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風風亭 foo foo tei monterey park: foo biters

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Every now and then, someone will suggest I try Foo Foo Tei, a pair of low-profile ramen shops in Hacienda Heights and Monterey Park. Admittedly, my attention is usually diverted elsewhere, for the consensus among dyed-in-the-wool food snobs is that the San Gabriel Valley is great for Chinese cuisine while “real” ramen exists more or less only in the South Bay. Like Ajisen, there’s always been something a bit too “Chinesey” about Foo Foo Tei; the Monterey Park outlet is tucked behind a stairwell in an institutionally old-school strip mall that has housed such area landmarks as the original Diho Supermarket and now, that over-fluffed temple of dim sum dining, New Concept/Elite Restaurant.

As it turns out, the two Foos are not related at all, or at least no longer related, depending on whom you talk to. Apparently, the Hacienda Heights branch is the Japanese original, and the Monterey Park iteration a cheap Chinese knock-off. I don’t know the full history, but rumors of animosity between the two shops swirl like pink in a slice of naruto. Thanks largely to the comments below, I had to investigate further. One thing’s for certain: Foo Foo Tei Monterey Park serves a far inferior product to Foo Foo Tei Hacienda Heights.

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Judging by taste and presentation, this branch may well be the cheap clone, although they did have me going at first. With a subtle sweetness all its own, the traditional clear soup shio ramen could have made its case as a distant relative to Santouka’s hearty brew - which would have been a considerable achievement for an inauspicious little joint in the heart of Monterey Park. Granted, the ramen wasn’t anywhere near as memorable as anything found in the best local shops, but when I sampled it for the first time, over a year ago, that spark of potential was there, and I had vowed to return.

Instead, a recent trip deflated all of my fleeting expectations. The very same shio ramen was grotesquely marred by an incongruous amount of bok choy and flavorless, if soft and relatively fatty chashu. The noodles were as generic as ever, and any trace of sweet shellfish subtlety had vanished into a a flat, salty stock that tasted as if it had come out of a can. Adding a bit of minced garlic to the proceedings did little but overwhelm a historically delicate type of ramen, not that my order could have been made much worse.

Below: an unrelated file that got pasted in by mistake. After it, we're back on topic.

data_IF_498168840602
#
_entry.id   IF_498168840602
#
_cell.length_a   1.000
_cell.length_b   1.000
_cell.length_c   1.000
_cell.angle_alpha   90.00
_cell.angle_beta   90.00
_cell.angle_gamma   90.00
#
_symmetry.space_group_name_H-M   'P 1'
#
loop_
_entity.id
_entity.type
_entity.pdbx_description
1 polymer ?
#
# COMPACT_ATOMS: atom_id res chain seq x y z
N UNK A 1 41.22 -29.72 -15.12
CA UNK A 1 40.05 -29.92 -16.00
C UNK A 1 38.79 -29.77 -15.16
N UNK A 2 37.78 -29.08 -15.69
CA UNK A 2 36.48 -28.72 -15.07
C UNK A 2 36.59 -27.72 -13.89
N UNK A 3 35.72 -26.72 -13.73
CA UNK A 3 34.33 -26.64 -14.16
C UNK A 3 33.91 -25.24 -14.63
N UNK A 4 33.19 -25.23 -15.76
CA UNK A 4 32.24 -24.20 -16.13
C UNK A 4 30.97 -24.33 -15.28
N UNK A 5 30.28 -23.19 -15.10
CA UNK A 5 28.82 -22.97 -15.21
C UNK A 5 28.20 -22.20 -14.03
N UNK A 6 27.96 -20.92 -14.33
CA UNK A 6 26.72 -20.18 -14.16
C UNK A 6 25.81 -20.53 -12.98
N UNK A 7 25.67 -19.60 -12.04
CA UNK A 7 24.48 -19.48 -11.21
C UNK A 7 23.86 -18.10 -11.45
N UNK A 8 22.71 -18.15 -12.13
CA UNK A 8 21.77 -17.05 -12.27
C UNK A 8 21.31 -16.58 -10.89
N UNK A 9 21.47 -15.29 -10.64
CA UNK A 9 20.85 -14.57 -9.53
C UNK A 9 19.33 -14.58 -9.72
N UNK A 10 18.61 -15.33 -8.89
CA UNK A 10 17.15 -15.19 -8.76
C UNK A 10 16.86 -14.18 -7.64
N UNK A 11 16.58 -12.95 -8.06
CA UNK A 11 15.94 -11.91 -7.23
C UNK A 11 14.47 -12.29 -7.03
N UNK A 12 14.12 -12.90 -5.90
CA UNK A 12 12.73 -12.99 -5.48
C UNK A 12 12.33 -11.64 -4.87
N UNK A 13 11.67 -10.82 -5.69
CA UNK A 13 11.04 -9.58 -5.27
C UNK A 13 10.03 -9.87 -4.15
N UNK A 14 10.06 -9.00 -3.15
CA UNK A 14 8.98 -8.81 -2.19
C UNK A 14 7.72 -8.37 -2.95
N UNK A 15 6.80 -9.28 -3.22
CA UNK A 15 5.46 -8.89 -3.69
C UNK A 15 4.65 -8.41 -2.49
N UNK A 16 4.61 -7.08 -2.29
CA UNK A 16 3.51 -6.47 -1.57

Similarly, the gyoza were an anachronistic wonder, not for being particularly tasty, but simply because they had been delivered under a vast web of limp brown char which was neither particularly flavorful nor gloriously crispy; it was as though someone had tried to graft a batch of potstickers onto a thin crepe skin. All would have been forgivable; the presentation was a clever conceit in and of itself, but when I began pouring my little dish of dipping sauce, I noticed a dead bug inside the vinegar bottle just chilling out like a tequila worm. Shudder.

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I presume someone will eventually step up to tell me that I ordered the wrong thing at the wrong branch - the most popular ramen on the menu is a thick soup nan chatte ramen that is their stab at tonkotsu. As the Hacienda Heights location is the apparent original and under different ownership, I’ll be sure to sample it there. But I shouldn’t have to. The rumor is that there’s a sign in Chinese posted here which actually advises people not to go to the other branch. Such pettiness counfounds me, and regardless of the back story, any restaurant that shamelessly clones its competitor right down to the logo and menu should be run out of town, plain and simple.


 
foo foo tei's clear soup shio ramen was sweetly reminiscent of santouka, a couple of years back. but judging by a recent visit, it could all have been my imagination.2
anytime a shop sources the same boring square-cut yellow ramen noodles from mutual trading or whomever is the current importer in vogue, i give them roughly the same basic score. it's not like foo foo tei changes it up all that much.4
bok choy? it happens. thankfully, not too often. hmm, maybe i should try the tomato beef ramen next time?3
if i wanted crepe, i'd go elsewhere. 3.5
foo foo tei in monterey park has an ugly red counter and green striped awning outside. one point for the chopstick and napkin boxes and the fortune cats gratuitously stationed around the counter.1
gahhhhh. quality ramen in the west SGV is apparently too much to ask for.0.5

750 S Atlantic Blvd.
Monterey Park, CA 91755

(626) 588-2010

9

Comments

ugh, i feel partially vindicated.  but i would still want to know if people feel grossed out or explain the “half-n-half” in the broth.